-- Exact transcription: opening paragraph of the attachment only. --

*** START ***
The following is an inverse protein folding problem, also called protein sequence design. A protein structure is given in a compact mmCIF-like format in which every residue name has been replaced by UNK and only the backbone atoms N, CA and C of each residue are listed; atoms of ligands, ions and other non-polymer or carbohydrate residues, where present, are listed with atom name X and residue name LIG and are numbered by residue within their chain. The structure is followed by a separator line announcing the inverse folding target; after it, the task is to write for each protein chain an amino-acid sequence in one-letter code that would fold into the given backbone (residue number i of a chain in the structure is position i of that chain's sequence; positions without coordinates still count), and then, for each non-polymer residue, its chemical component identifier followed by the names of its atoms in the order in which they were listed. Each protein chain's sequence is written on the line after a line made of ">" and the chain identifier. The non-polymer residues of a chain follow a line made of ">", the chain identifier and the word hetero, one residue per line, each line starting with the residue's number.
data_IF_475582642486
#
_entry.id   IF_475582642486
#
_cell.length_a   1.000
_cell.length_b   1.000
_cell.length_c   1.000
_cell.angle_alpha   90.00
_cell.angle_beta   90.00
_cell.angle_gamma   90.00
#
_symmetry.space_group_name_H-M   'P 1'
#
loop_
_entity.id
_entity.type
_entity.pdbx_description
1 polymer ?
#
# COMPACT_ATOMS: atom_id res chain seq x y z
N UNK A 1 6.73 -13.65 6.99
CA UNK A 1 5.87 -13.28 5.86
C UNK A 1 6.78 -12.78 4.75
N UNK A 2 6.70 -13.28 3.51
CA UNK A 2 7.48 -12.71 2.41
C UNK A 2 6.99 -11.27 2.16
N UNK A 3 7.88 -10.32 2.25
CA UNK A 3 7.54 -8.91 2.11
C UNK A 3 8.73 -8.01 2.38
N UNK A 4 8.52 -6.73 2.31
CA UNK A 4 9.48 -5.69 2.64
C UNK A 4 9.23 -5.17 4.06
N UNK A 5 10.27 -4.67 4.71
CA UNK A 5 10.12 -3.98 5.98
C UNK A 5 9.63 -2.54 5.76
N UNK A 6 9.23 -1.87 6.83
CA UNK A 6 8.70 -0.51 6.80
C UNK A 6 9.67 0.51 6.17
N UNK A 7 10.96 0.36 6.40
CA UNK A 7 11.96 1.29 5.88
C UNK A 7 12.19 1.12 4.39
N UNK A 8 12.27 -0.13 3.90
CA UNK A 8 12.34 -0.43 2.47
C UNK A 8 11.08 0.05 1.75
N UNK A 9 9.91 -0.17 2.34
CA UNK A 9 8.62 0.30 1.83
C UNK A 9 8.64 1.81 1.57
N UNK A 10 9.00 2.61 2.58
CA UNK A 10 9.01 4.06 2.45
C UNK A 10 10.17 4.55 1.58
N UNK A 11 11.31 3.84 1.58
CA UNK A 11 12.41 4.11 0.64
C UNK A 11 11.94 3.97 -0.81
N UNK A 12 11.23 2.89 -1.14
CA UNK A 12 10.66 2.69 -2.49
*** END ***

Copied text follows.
The following is an inverse protein folding problem, also called protein sequence design. A protein structure is given in a compact mmCIF-like format in which every residue name has been replaced by UNK and only the backbone atoms N, CA and C of each residue are listed; atoms of ligands, ions and other non-polymer or carbohydrate residues, where present, are listed with atom name X and residue name LIG and are numbered by residue within their chain. The structure is followed by a separator line announcing the inverse folding target; after it, the task is to write for each protein chain an amino-acid sequence in one-letter code that would fold into the given backbone (residue number i of a chain in the structure is position i of that chain's sequence; positions without coordinates still count), and then, for each non-polymer residue, its chemical component identifier followed by the names of its atoms in the order in which they were listed. Each protein chain's sequence is written on the line after a line made of ">" and the chain identifier. The non-polymer residues of a chain follow a line made of ">", the chain identifier and the word hetero, one residue per line, each line starting with the residue's number.